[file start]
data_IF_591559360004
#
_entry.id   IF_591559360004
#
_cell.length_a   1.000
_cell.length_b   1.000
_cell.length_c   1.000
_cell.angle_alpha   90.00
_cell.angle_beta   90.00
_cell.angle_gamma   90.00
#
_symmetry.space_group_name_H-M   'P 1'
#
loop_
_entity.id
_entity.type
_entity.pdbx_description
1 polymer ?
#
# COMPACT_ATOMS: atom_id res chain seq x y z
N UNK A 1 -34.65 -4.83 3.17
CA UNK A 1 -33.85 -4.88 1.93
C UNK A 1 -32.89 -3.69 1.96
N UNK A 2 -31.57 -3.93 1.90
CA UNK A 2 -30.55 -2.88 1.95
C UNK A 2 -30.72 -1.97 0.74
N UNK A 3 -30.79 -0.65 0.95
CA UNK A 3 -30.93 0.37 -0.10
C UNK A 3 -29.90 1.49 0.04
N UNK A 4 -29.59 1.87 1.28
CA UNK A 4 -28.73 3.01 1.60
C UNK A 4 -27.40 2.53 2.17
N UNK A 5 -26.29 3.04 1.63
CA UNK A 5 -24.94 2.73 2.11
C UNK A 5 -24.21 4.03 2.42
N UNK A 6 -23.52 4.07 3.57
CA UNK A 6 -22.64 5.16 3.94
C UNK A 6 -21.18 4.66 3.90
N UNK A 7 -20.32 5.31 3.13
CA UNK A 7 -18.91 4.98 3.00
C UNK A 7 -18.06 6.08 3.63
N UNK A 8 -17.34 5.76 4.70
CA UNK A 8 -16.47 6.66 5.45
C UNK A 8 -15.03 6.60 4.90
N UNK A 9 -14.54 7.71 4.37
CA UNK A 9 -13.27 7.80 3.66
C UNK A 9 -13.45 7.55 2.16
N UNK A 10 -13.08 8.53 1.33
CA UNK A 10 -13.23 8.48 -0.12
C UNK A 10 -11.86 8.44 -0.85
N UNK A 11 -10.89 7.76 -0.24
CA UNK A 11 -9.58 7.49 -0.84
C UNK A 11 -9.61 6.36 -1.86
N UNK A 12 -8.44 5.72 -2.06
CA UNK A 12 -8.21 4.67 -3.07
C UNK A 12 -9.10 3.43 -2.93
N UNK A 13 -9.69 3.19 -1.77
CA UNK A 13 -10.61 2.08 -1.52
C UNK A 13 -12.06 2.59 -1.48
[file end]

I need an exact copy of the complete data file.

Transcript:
data_IF_591559360004
#
_entry.id   IF_591559360004
#
_cell.length_a   1.000
_cell.length_b   1.000
_cell.length_c   1.000
_cell.angle_alpha   90.00
_cell.angle_beta   90.00
_cell.angle_gamma   90.00
#
_symmetry.space_group_name_H-M   'P 1'
#
loop_
_entity.id
_entity.type
_entity.pdbx_description
1 polymer ?
#
# COMPACT_ATOMS: atom_id res chain seq x y z
N UNK A 1 -34.65 -4.83 3.17
CA UNK A 1 -33.85 -4.88 1.93
C UNK A 1 -32.89 -3.69 1.96
N UNK A 2 -31.57 -3.93 1.90
CA UNK A 2 -30.55 -2.88 1.95
C UNK A 2 -30.72 -1.97 0.74
N UNK A 3 -30.79 -0.65 0.95
CA UNK A 3 -30.93 0.37 -0.10
C UNK A 3 -29.90 1.49 0.04
N UNK A 4 -29.59 1.87 1.28
CA UNK A 4 -28.73 3.01 1.60
C UNK A 4 -27.40 2.53 2.17
N UNK A 5 -26.29 3.04 1.63
CA UNK A 5 -24.94 2.73 2.11
C UNK A 5 -24.21 4.03 2.42
N UNK A 6 -23.52 4.07 3.57
CA UNK A 6 -22.64 5.16 3.94
C UNK A 6 -21.18 4.66 3.90
N UNK A 7 -20.32 5.31 3.13
CA UNK A 7 -18.91 4.98 3.00
C UNK A 7 -18.06 6.08 3.63
N UNK A 8 -17.34 5.76 4.70
CA UNK A 8 -16.47 6.66 5.45
C UNK A 8 -15.03 6.60 4.90
N UNK A 9 -14.54 7.71 4.37
CA UNK A 9 -13.27 7.80 3.66
C UNK A 9 -13.45 7.55 2.16
N UNK A 10 -13.08 8.53 1.33
CA UNK A 10 -13.23 8.48 -0.12
C UNK A 10 -11.86 8.44 -0.85
N UNK A 11 -10.89 7.76 -0.24
CA UNK A 11 -9.58 7.49 -0.84
C UNK A 11 -9.61 6.36 -1.86
N UNK A 12 -8.44 5.72 -2.06
CA UNK A 12 -8.21 4.67 -3.07
C UNK A 12 -9.10 3.43 -2.93
N UNK A 13 -9.69 3.19 -1.77
CA UNK A 13 -10.61 2.08 -1.52
C UNK A 13 -12.06 2.59 -1.48